Today’s gospel lesson is a rather odd parable that Jesus tells his disciples. For the most part the manager in this story is embezzling his boss’s money and he gets found out. And so his employer fires him and the man then worries about what people will think of him and where he will find a job in the future with this on his record. So far the actions of the employer and the subsequent anxiety of the former manager are no surprise to us. What happens next is probably even LESS surprising: the man, before the news of his unemployment is made known attempts a manipulative cover-up which, if all goes according to his plan, will cast him in a favorable light to those who owe his former employer money, and perhaps secure him a new job. Again….no surprise, it’s as if we could see this story on the front page of the Boston Globe.
What we probably won’t see in the Globe is what happens next. Instead of taking him to the authorities, the employer praises his former manager for his shrewdness. It’s as almost as if the employer is himself a business tycoon and is saying, ‘Wow, I wish I had thought of that!’ Or maybe he did do that on his climb up the business ladder (only without getting caught).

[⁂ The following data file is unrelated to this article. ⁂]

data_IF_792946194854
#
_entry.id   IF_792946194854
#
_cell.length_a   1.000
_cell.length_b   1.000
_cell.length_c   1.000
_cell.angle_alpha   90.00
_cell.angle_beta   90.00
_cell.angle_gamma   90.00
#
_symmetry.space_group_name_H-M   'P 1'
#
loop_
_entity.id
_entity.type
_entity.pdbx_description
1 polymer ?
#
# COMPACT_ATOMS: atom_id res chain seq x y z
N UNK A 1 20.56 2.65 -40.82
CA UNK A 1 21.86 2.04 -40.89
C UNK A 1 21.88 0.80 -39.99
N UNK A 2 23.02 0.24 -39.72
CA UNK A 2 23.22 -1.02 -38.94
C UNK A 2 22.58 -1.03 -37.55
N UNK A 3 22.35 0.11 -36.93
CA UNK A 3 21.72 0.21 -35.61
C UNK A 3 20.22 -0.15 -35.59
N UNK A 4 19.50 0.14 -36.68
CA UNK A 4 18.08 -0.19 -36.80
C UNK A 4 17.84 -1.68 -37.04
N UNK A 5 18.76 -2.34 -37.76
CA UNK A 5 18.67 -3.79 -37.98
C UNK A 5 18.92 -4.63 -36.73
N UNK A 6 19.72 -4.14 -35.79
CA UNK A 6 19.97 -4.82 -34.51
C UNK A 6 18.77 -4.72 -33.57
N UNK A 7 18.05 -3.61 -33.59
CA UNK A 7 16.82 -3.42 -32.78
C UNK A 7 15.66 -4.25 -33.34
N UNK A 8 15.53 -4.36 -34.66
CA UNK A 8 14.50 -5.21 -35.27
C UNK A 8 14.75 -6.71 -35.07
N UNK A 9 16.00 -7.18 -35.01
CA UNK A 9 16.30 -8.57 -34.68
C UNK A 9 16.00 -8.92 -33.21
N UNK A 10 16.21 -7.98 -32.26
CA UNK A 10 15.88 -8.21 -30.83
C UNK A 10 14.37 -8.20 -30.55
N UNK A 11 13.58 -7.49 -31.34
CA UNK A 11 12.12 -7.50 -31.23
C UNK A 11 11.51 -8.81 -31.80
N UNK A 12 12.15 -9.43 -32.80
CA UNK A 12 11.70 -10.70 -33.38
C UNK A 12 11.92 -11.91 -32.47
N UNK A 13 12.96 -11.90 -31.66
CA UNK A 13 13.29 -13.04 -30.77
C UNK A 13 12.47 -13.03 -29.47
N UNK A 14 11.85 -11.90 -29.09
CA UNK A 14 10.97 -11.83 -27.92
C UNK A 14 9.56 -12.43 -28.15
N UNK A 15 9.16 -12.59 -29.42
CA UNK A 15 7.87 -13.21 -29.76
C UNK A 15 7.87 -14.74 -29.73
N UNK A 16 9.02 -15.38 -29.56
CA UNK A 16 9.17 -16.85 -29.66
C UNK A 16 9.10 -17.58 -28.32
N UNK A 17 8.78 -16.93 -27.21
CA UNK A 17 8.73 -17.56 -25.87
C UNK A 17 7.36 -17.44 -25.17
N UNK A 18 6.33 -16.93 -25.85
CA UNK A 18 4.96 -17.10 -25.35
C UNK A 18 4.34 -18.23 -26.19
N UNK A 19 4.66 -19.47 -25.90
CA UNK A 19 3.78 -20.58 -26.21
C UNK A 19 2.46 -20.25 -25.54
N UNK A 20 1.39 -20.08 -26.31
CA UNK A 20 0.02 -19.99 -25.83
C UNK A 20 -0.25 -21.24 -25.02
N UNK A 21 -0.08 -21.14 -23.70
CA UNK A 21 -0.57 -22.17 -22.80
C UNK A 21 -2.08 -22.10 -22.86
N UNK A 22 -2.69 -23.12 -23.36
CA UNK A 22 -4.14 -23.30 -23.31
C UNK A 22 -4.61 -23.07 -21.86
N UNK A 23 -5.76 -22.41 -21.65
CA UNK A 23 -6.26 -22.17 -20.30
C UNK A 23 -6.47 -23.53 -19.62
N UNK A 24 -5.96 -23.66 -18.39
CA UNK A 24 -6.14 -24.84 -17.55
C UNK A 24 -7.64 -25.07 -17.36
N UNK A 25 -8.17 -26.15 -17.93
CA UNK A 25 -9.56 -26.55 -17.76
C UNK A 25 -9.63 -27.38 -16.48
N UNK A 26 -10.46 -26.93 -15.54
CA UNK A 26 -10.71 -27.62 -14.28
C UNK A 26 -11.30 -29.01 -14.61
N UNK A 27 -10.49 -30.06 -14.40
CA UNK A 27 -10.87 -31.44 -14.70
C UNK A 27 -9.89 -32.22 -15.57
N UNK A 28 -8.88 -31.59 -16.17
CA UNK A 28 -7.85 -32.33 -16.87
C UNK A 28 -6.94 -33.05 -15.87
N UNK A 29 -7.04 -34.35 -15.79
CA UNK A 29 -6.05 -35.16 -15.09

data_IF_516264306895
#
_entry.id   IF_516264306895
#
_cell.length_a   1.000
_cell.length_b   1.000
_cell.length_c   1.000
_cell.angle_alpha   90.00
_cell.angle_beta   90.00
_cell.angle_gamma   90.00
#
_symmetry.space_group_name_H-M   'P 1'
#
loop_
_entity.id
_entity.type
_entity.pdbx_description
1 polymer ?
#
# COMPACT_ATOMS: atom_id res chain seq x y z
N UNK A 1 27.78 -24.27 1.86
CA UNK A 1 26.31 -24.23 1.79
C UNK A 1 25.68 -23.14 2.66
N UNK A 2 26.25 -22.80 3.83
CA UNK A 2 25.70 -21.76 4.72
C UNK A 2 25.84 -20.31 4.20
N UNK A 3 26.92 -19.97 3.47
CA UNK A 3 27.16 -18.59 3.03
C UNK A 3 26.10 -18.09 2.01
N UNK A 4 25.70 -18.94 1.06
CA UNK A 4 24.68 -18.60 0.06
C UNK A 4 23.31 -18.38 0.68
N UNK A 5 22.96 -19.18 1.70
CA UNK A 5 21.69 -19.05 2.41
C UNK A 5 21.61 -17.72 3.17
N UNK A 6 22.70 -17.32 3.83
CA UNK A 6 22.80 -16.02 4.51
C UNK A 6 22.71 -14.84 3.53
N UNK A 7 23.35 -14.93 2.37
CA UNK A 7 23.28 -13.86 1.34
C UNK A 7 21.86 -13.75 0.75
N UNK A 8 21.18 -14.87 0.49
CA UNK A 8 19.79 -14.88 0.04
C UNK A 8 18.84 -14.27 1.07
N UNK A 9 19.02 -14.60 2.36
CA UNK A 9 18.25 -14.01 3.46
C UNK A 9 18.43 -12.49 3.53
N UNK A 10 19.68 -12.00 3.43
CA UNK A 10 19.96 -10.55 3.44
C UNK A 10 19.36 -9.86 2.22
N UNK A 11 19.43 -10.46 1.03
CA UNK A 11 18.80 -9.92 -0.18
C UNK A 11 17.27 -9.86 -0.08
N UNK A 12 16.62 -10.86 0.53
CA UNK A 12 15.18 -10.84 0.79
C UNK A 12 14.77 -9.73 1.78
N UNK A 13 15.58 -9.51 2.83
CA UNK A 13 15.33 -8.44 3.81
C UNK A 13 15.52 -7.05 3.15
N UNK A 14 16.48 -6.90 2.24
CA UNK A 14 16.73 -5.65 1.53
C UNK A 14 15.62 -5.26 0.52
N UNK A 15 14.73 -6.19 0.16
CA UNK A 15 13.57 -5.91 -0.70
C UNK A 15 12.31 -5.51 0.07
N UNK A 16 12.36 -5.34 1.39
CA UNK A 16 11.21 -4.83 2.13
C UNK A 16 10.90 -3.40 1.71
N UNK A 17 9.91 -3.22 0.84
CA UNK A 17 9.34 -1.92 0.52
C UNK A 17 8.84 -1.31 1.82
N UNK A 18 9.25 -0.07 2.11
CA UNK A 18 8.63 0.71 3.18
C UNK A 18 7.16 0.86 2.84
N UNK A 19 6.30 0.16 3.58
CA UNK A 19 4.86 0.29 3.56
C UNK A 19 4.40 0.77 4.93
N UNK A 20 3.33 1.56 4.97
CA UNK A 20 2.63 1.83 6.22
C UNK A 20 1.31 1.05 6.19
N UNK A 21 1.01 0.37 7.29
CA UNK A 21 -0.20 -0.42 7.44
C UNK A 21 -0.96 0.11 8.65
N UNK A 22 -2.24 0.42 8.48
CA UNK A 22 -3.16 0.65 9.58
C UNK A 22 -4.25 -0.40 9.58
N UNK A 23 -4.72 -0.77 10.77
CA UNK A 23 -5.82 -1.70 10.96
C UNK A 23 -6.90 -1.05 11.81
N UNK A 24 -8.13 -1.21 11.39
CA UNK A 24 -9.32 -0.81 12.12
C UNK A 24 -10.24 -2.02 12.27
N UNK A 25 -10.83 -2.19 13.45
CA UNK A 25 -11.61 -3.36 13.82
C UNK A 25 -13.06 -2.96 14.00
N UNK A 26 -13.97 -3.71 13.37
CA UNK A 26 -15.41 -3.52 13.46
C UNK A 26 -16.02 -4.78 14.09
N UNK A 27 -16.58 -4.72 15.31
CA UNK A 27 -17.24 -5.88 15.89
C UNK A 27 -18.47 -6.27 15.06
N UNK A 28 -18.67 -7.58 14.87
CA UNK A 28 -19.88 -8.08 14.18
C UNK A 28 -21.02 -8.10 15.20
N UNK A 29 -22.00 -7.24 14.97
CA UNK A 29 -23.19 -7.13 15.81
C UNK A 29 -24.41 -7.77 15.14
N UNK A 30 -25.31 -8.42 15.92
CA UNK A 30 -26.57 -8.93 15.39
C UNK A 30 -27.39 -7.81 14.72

So what do tycoons, embezzlers, and bribe takers have to teach us? Jesus says “And his master commended the dishonest manager because he had acted shrewdly; for the children of this age are more shrewd in dealing with their own generation than are the children of light.” What are we to make of this?
I’d like to propose that Jesus is the employer and we are the ones managing his business here on earth. The opening collect we prayed a few moments ago says “Almighty God, to you all hearts are open, all desires are known and from you no secrets are hid.” Just like the employer in the parable, Jesus knows what we are up to. Not only does he know the ways we come up short in life: our jealousy, anger, resentment, guilt, fear; he also knows our capacities for love, understanding, forgiveness, compassion, and encouragement. What Jesus is asking us in this parable is: How will we be shrewd or savvy in managing his business here on earth? What is Jesus’ business? Is it jealousy, anger, resentment, guilt, fear? Or does he deal in love, understanding, forgiveness, compassion, and encouragement?
As children of the light we have the opportunity to either squander God’s riches or to capitalize on them by being ministers of God’s light, life, and love for all people. That might begin with forgiving someone we’re angry with or simply saying ‘I’m sorry’ to someone we’ve offended. It could look like a ‘thank-you’ offered to someone doing a thankless job. Maybe it should begin with being a little more forgiving and easy going on ourselves….truth be told, sometimes we are the poorest people we know.
What is Jesus’ business and how are you managing it?
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